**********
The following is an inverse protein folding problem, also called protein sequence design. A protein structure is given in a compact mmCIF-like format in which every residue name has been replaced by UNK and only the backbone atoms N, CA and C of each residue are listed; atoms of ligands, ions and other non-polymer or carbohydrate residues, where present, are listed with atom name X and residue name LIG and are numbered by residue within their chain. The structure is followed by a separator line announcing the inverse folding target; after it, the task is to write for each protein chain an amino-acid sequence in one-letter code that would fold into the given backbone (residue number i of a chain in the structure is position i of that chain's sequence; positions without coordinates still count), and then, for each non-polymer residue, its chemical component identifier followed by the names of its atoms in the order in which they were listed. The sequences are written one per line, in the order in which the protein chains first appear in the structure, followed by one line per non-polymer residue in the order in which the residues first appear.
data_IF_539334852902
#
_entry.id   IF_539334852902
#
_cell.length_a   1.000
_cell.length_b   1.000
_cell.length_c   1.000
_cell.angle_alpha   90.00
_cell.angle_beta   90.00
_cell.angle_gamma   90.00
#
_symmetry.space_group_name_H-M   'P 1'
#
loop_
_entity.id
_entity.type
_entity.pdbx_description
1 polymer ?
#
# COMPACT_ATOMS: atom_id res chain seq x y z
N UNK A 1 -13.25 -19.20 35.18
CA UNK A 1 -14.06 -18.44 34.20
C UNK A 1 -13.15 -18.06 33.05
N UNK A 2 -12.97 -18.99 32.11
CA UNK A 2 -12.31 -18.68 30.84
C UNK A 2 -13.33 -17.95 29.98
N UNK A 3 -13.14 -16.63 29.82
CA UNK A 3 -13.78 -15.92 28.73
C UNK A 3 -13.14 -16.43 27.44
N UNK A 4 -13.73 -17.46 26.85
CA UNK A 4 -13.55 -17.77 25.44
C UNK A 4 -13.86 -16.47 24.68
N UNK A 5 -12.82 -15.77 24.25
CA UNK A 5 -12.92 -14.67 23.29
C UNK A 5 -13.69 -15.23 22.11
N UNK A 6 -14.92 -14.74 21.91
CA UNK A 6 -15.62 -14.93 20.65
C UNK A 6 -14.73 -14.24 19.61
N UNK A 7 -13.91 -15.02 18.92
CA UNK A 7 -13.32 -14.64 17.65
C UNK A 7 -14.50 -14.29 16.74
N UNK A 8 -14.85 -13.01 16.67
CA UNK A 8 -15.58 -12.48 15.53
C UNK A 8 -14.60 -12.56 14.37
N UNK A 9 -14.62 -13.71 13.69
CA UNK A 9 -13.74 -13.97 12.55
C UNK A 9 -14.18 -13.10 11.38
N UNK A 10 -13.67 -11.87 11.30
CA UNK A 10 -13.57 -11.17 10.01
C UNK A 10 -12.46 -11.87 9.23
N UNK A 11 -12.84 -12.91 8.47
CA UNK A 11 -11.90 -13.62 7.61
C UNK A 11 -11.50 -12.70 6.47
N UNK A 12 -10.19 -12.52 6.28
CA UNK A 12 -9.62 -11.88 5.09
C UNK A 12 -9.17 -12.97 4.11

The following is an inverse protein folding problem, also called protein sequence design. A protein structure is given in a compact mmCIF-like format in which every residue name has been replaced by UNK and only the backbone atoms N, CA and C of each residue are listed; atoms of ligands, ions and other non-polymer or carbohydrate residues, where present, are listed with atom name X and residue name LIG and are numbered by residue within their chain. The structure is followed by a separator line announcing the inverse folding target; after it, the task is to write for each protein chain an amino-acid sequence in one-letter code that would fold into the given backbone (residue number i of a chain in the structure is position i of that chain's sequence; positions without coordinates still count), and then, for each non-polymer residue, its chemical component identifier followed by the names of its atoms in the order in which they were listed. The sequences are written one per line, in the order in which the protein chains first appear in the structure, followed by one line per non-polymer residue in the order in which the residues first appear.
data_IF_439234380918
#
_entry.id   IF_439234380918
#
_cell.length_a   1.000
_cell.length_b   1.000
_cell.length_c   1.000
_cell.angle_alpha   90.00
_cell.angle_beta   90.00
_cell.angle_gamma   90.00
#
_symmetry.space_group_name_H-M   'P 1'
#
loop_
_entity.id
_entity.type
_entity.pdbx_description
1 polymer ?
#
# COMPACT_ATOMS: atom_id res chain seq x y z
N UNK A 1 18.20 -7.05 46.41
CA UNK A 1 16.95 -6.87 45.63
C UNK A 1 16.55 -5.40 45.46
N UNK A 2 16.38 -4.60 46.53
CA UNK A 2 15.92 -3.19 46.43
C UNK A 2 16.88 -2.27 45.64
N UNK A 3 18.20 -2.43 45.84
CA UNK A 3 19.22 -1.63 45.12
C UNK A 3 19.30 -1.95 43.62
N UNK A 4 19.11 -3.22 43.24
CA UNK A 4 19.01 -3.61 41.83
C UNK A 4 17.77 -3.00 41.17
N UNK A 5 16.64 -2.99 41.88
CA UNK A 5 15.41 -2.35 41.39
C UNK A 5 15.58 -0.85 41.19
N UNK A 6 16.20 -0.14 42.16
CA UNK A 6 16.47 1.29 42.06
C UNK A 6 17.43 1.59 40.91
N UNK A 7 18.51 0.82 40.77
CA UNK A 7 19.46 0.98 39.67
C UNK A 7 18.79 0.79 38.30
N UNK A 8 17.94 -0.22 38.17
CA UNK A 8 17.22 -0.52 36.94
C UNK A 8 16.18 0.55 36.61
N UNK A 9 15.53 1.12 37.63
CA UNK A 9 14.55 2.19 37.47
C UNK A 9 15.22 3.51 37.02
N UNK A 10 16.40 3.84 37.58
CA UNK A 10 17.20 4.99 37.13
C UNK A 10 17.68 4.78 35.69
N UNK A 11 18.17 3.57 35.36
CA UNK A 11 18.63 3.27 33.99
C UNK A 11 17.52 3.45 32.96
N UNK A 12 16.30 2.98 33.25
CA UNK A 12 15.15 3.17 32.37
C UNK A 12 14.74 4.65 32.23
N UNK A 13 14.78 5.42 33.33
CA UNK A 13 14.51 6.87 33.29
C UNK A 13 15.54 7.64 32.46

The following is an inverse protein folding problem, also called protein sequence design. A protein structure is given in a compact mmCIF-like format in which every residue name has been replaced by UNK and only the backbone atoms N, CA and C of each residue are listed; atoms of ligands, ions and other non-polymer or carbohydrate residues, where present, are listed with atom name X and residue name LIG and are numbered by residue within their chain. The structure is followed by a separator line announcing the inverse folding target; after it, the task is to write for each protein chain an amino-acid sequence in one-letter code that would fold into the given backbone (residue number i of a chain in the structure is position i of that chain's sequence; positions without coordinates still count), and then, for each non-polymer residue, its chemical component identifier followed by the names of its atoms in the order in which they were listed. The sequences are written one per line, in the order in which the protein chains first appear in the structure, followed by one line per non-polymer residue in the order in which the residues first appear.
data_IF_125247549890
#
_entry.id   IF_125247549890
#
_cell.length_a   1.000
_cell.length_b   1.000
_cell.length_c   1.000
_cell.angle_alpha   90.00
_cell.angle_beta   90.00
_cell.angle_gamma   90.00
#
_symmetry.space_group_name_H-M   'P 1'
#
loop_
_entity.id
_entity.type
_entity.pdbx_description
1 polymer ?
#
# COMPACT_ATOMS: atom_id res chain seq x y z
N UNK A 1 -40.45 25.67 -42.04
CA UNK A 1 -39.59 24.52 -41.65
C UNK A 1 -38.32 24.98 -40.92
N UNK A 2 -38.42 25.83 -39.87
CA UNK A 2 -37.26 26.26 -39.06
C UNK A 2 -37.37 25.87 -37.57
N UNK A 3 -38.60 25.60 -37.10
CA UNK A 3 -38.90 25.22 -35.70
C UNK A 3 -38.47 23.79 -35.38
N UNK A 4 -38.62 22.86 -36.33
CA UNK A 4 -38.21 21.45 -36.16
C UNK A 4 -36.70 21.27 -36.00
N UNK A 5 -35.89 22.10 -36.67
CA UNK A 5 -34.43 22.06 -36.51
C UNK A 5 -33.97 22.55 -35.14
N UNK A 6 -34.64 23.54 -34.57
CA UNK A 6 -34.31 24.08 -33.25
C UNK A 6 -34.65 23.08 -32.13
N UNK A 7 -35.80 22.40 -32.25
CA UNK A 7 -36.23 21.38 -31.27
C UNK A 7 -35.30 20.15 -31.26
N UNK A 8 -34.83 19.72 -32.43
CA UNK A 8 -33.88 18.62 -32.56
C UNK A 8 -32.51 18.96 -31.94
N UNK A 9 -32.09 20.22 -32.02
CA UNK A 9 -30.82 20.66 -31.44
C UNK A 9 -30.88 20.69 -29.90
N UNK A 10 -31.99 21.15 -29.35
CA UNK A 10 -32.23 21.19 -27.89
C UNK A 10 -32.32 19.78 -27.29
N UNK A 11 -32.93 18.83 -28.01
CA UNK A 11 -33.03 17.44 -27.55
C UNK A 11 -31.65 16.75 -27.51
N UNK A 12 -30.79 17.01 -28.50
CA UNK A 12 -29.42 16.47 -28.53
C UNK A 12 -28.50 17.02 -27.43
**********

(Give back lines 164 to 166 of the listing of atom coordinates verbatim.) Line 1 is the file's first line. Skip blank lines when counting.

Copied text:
CA UNK A 9 -30.82 20.66 -31.44
C UNK A 9 -30.88 20.69 -29.90
N UNK A 10 -31.99 21.15 -29.35